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ERIC Number: ED569319
Record Type: Non-Journal
Publication Date: 2014
Pages: 115
Abstractor: As Provided
Reference Count: N/A
ISBN: 978-1-3038-9669-9
Parental Involvement, Is It Real? A Study of Viewpoints Promoting Parental Involvement That Enhances Student Performance
Rucker, Lorretta Faye
ProQuest LLC, Ph.D. Dissertation, Capella University
The purpose of this qualitative case study was to explore the motives, practices, attitudes, and barriers of parental involvement as recognized by administrators and teachers in southwest Tennessee in order to improve the school-home and community relationship in southwest Tennessee. This study investigated the benefits of parental involvement and discussed how and why parents become involved in the education of their children. Motivating and sustaining parental involvement can be associated with many challenges. An examination of these challenges was also analyzed in the study. Vygotsky's (1978) social development theory was used as the theoretical framework. The research questions that guided this study inquired about the beliefs and perceptions of administrators and teachers in reference to parental involvement in southwest Tennessee, investigated the strategies used by administrators and teachers to promote parental involvement, and sought to examine the responsibilities and roles of administrators and teachers in reference to establishing parental involvement relationships inside the school culture. The researcher created and field-tested an instrument for the study, which included open-ended questions that were asked during a focus group session(s). The population of interest included middle school administrators, teachers, and parents in a southwest region of Tennessee. The administrator and teacher sample participants were required to have 5-10 years of experience in a middle school setting in a southwest region of Tennessee and the parent sample participants were required to have a child registered and attending a middle school in a southwest region of Tennessee. Findings of the study indicated that parental involvement in a southwest region of Tennessee at the middle school level needs more qualitative research. [The dissertation citations contained here are published with the permission of ProQuest LLC. Further reproduction is prohibited without permission. Copies of dissertations may be obtained by Telephone (800) 1-800-521-0600. Web page:]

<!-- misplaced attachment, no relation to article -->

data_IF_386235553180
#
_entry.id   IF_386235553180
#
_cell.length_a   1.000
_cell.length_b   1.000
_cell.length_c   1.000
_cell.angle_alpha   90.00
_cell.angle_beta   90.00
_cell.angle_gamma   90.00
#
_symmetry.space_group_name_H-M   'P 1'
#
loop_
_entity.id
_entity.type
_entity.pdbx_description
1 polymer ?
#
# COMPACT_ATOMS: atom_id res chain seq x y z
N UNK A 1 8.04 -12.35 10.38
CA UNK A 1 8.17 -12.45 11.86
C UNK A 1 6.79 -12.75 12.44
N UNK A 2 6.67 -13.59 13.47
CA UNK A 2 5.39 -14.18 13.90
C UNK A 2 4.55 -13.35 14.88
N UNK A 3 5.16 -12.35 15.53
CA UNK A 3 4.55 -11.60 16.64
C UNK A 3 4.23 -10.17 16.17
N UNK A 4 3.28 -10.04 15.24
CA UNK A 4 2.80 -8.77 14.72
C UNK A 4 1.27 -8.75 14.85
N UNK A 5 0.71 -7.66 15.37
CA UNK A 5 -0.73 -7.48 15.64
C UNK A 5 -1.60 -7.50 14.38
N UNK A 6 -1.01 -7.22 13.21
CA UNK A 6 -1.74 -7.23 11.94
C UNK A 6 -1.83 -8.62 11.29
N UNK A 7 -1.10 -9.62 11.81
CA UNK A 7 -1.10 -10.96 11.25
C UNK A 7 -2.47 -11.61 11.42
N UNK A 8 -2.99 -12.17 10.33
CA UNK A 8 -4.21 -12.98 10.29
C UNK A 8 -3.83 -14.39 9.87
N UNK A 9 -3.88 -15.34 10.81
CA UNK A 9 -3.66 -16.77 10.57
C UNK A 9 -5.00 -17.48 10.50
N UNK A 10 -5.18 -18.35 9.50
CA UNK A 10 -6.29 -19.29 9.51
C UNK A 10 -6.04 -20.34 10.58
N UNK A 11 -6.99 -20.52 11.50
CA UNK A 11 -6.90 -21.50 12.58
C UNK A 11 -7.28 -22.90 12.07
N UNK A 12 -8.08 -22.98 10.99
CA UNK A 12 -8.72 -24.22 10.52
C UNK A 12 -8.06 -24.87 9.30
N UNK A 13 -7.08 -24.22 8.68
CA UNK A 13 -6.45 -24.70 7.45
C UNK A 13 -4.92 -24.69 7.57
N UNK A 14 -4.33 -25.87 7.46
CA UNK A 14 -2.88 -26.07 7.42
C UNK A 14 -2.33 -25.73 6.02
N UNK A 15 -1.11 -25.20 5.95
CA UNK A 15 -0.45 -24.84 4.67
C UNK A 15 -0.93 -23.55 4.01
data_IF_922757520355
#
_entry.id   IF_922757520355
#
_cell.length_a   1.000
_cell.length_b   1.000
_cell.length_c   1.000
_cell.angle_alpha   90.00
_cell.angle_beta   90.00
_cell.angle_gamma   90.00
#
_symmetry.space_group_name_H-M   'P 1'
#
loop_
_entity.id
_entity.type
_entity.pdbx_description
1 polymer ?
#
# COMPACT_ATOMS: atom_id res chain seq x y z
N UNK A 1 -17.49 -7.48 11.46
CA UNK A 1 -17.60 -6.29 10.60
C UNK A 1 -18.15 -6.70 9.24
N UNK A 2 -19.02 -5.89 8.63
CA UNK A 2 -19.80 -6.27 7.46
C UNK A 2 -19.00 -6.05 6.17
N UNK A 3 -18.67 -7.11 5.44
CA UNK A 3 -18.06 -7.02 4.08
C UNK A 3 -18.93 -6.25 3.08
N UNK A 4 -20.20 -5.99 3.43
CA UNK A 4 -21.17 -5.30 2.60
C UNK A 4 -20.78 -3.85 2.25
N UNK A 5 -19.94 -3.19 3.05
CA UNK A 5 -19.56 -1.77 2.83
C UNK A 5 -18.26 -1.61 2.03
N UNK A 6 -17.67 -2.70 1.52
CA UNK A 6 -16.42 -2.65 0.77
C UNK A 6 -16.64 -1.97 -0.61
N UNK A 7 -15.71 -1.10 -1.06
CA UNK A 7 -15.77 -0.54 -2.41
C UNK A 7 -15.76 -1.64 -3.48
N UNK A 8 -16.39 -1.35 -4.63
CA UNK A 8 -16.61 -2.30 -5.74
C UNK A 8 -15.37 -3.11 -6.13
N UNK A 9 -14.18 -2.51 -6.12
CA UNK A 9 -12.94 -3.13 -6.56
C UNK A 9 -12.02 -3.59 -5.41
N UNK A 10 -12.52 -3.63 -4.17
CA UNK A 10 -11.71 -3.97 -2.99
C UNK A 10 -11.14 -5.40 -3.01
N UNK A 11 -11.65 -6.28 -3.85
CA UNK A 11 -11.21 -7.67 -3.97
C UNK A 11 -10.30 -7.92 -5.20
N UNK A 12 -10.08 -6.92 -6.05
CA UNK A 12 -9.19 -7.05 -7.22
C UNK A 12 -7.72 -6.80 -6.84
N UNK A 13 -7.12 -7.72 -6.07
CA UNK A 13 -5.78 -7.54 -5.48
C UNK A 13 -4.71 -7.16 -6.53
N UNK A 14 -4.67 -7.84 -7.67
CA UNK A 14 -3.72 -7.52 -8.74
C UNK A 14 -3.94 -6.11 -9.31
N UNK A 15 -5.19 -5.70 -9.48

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Publication Type: Dissertations/Theses - Doctoral Dissertations
Education Level: Middle Schools; Secondary Education; Junior High Schools
Audience: N/A
Language: English
Sponsor: N/A
Authoring Institution: N/A
Identifiers - Location: Tennessee